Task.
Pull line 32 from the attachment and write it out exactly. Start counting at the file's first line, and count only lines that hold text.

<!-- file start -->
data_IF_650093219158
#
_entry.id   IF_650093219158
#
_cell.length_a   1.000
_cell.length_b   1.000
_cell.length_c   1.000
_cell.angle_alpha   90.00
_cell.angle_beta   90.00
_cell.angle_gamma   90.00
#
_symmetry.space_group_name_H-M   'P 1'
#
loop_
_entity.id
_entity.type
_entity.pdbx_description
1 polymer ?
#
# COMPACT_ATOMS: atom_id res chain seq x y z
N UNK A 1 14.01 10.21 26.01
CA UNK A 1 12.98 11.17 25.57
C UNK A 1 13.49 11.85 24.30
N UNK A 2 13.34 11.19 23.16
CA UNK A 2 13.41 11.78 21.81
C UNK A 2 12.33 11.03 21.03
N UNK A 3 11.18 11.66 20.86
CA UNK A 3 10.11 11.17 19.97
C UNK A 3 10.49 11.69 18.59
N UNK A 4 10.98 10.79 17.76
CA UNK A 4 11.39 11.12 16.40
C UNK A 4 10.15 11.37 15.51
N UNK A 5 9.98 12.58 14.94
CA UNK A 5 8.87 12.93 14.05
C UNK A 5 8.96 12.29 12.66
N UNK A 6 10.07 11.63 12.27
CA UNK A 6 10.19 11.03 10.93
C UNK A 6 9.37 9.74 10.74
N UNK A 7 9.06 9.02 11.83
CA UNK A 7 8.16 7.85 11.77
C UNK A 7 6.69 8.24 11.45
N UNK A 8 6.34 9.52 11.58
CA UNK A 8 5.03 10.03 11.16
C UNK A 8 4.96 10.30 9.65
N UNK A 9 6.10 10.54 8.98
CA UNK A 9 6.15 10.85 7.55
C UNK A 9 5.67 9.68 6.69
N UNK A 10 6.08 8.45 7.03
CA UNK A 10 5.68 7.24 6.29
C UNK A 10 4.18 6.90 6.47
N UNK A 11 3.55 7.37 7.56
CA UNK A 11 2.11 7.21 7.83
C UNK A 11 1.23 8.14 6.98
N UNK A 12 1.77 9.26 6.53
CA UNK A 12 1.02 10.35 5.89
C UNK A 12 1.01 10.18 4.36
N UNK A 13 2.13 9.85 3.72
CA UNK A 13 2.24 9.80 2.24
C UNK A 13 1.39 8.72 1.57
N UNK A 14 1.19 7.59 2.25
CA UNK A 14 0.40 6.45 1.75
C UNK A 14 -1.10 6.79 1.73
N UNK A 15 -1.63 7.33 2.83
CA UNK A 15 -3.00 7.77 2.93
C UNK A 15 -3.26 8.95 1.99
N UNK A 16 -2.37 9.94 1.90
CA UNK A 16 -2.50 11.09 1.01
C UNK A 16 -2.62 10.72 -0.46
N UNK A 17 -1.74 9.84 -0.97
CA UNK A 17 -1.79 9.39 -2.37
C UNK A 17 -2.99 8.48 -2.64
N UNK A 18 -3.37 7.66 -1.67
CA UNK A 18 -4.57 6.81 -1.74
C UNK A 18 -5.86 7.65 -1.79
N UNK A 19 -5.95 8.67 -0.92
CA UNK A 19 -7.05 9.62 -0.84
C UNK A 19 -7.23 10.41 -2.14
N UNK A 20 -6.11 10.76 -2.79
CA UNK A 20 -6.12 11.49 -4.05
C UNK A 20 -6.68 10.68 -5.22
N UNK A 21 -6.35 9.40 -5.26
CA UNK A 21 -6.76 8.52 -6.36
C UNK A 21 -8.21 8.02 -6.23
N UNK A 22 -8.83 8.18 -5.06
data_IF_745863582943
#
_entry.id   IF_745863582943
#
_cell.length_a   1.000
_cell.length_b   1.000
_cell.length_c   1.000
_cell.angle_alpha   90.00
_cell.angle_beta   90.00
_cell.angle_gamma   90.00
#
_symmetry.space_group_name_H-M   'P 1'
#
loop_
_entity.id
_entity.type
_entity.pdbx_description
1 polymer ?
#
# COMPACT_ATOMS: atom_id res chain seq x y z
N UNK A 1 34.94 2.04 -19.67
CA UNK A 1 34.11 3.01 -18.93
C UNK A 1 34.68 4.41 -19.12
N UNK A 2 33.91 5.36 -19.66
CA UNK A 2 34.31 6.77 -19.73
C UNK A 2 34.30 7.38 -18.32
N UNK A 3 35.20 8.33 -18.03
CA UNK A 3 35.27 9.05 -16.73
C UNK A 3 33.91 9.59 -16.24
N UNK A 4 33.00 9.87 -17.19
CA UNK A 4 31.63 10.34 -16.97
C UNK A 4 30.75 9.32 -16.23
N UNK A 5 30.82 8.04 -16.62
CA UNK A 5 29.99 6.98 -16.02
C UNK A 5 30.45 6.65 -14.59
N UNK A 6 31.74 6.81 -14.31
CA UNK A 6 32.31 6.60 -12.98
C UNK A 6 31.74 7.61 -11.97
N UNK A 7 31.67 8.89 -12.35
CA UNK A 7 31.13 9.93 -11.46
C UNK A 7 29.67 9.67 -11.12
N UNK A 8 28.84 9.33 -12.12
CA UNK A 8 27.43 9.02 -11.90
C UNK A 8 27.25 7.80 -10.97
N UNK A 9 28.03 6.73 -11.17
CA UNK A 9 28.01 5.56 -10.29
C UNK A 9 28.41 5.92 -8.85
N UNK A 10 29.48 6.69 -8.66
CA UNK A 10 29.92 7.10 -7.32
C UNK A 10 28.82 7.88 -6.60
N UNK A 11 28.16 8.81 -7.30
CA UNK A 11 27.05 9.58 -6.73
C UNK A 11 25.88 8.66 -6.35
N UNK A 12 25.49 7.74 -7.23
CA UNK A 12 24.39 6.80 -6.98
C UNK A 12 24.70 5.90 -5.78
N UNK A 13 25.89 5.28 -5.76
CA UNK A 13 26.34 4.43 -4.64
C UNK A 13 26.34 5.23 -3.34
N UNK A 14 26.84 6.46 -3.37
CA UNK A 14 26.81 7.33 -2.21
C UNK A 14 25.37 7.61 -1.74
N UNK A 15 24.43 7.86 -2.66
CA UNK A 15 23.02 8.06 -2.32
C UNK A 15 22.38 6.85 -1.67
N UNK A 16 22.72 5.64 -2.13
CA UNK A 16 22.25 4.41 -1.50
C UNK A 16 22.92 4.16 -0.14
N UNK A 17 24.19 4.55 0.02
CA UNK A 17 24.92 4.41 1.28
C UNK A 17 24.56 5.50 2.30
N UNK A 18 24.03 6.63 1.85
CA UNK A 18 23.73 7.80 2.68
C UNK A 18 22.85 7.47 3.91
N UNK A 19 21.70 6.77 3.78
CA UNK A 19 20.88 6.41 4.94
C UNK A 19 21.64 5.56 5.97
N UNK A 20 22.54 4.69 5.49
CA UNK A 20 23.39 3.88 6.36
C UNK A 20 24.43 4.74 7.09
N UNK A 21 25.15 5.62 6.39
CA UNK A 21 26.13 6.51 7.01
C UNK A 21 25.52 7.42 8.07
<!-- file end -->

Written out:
C UNK A 4 10.15 11.37 15.51